I could not help laughing at the ease with which he
explained his process of deduction. "When I hear you give your
reasons," I remarked, "the thing always appears to me to be so
ridiculously simple that I could easily do it myself, though at
each successive instance of your reasoning I am baffled until
you explain your process. And yet I believe that my eyes are as
good as yours."
"Quite so," he answered, lighting a cigarette, and throwing
himself down into an armchair. "You see, but you do not
observe. The distinction is clear. For example, you have
frequently seen the steps which lead up from the hall to this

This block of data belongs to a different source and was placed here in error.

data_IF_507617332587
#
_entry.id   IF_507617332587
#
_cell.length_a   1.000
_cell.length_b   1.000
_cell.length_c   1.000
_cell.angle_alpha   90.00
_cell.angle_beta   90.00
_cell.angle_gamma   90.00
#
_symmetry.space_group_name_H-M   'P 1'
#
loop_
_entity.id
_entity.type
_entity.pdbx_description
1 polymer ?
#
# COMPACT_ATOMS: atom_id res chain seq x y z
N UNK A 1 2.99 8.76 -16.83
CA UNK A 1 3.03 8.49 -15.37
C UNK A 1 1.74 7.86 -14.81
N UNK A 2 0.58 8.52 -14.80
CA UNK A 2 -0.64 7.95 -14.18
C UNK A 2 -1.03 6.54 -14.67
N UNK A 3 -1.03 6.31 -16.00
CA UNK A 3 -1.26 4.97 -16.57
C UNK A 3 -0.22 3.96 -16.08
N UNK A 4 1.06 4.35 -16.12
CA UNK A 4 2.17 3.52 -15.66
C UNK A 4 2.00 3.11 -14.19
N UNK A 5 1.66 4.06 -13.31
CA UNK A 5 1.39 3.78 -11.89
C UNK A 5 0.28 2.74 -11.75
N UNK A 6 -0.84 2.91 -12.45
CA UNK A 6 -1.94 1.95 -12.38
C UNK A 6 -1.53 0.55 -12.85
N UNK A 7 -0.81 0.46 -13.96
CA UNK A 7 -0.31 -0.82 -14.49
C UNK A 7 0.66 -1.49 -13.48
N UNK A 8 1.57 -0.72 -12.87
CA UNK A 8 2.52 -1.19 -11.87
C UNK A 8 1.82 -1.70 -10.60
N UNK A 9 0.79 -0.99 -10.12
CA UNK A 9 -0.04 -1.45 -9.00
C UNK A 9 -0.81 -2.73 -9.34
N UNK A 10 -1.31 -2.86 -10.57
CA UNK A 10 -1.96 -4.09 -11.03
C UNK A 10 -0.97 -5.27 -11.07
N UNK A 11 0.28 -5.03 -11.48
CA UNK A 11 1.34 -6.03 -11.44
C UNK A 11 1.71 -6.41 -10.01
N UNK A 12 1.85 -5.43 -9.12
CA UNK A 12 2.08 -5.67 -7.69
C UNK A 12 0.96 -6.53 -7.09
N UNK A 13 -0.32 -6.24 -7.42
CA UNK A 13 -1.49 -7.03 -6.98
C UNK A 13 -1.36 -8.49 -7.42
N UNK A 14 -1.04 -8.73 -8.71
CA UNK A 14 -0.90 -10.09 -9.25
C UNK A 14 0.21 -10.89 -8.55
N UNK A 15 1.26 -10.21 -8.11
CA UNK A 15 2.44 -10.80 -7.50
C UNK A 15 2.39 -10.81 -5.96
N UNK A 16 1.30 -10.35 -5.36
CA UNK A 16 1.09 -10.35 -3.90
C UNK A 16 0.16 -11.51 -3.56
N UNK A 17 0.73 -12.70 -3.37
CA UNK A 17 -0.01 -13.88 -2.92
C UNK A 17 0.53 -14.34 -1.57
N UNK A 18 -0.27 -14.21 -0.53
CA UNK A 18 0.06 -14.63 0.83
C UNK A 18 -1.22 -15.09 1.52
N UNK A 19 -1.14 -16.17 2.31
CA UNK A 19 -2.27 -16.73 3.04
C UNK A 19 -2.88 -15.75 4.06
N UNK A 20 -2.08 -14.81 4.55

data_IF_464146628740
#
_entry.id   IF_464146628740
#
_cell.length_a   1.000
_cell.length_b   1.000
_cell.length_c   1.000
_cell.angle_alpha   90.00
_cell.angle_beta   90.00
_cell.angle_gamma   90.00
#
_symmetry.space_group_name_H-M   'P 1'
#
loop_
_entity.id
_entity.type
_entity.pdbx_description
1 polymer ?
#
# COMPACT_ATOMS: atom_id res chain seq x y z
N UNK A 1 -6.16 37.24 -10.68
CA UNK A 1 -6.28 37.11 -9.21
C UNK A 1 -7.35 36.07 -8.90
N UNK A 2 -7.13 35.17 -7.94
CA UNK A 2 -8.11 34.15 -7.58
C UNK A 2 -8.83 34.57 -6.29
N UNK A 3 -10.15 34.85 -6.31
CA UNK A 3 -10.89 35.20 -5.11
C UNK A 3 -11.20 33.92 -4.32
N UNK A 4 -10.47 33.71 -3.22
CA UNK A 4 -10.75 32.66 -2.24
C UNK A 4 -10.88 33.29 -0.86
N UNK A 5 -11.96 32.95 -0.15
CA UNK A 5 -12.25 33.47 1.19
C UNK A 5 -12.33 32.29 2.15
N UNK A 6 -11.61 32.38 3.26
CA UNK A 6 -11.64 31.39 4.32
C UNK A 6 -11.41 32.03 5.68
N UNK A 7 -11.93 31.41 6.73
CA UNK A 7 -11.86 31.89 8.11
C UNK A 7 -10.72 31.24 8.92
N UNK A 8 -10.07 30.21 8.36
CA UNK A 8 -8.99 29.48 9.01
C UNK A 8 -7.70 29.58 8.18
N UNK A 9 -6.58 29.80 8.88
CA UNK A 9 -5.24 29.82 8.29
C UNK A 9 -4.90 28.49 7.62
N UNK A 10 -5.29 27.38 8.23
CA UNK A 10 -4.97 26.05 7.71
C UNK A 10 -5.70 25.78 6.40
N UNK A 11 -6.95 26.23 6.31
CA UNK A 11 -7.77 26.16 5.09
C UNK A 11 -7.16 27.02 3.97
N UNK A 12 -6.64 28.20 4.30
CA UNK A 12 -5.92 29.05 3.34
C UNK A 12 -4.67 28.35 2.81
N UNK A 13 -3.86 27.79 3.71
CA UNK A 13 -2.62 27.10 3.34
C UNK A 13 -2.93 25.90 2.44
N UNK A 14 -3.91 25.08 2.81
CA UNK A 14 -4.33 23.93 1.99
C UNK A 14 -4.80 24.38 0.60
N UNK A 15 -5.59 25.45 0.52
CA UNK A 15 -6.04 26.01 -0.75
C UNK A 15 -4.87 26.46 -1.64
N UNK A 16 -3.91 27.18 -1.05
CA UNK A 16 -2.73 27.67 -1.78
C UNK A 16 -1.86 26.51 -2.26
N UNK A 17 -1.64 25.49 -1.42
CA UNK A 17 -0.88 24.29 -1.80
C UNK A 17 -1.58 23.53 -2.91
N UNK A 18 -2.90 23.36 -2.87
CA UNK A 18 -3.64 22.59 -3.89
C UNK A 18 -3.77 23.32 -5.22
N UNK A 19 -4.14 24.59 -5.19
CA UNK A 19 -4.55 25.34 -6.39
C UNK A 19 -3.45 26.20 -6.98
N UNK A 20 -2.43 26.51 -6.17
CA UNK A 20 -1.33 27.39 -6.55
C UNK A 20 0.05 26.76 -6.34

"Well, some hundreds of times."
"Then how many are there?"
"How many? I don't know."
"Quite so! You have not observed. And yet you have seen.
That is just my point. Now, I know that there are seventeen
steps, because I have both seen and observed. By-the-way, since
you are interested in these little problems, and since you are
good enough to chronicle one or two of my trifling experiences,
you may be interested in this." He threw over a sheet of thick,
pink-tinted note-paper which had been lying open upon the
table. "It came by the last post," said he. "Read it
The note was undated, and without either signature or
"There will call upon you to-night, at a quarter to eight
o'clock," it said, "a gentleman who desires to consult you upon
a matter of the very deepest moment. Your recent services to
one of the royal houses of Europe have shown that you are one
who may safely be trusted with matters which are of an
importance which can hardly be exaggerated. This account of you
we have from all quarters received. Be in your chamber then at
that hour, and do not take it amiss if your visitor wear a